Date: unknown
Item Type: Photograph

[A House in Mineral Wells]

Description: Writing on the side of the negative reads: "Vance Villa, Jan. 10, 1919, Mineral Wells." (The 1914 Mineral Wells City Directory lists Vance Villa at 811 N. College, which is now NW 5th Avenue. Mineral Wells actually did have a school in the 1890's, located at the corner of 5th Avenue and Hubbard Street.) This picture is one of 17 (4"X4") negatives that were found in an envelope from Charles W. Simonds (Route 5, Box 43, Norman, Oklahoma, 73069) and addressed to A.F. Weaver Photography. It is postmarked "Aug. 4, 1975." Some telephone numbers and the remark: "Father - C.W. Simonds (Clarence Winfield)" also appeared on the envelope.
Date: January 10, 1919
Item Type: Photograph

[A Letter from Mrs. William Wehunt to A.F. Weaver]--dated to about 2002

Description: The letter shown is from "Mrs. William Wehunt", who was the former Katherine Brookshire, whose father owned a furniture store in Mineral Wells. The bank referred to in the letter is believed to have been the Bank of Mineral Wells, that failed in 1924. It had been Mineral Wells' first bank. The Brookshire family of Mineral Wells is believed to be distantly related to the founder of the chain of Brookshire grocery stores.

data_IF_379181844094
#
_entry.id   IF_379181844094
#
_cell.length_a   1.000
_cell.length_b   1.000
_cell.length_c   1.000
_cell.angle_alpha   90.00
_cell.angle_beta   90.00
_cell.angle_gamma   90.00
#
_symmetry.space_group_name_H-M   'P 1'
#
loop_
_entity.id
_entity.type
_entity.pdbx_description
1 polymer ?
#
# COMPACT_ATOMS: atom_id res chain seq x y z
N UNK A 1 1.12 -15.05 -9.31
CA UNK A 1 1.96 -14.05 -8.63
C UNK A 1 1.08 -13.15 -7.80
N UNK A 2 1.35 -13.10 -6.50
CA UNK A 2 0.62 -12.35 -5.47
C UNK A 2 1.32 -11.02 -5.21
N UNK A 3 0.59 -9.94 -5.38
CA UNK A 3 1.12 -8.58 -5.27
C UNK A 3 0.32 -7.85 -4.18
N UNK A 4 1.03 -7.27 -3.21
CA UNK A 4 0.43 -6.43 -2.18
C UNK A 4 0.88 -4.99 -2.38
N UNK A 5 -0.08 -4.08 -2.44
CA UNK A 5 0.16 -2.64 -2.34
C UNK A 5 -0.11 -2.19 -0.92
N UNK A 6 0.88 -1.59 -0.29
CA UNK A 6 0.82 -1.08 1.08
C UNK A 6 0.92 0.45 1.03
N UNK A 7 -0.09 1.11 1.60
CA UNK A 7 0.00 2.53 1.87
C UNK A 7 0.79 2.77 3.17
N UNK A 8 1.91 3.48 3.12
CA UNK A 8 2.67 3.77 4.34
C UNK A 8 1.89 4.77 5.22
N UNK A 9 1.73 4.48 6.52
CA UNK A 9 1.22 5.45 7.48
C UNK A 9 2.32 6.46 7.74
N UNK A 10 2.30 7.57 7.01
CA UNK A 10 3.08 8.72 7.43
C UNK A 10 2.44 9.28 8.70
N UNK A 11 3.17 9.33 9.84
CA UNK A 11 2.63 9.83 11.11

Date: unknown
Creator: Katherine Brookshire Wehunt
Item Type: Letter

[The Casino at Elmhurst Park]

Description: This is a picture of the Casino, which was once located at Elmhurst Park, and illustrated on page 187 of A. F. Weaver's book "TIME WAS In Mineral Wells", Second Edition, 1988. Note: this is an early photograph, taken during or shortly after its construction. In later pictures, watch towers have been added to the pylons framing the front entrance.
Date: unknown
Item Type: Photograph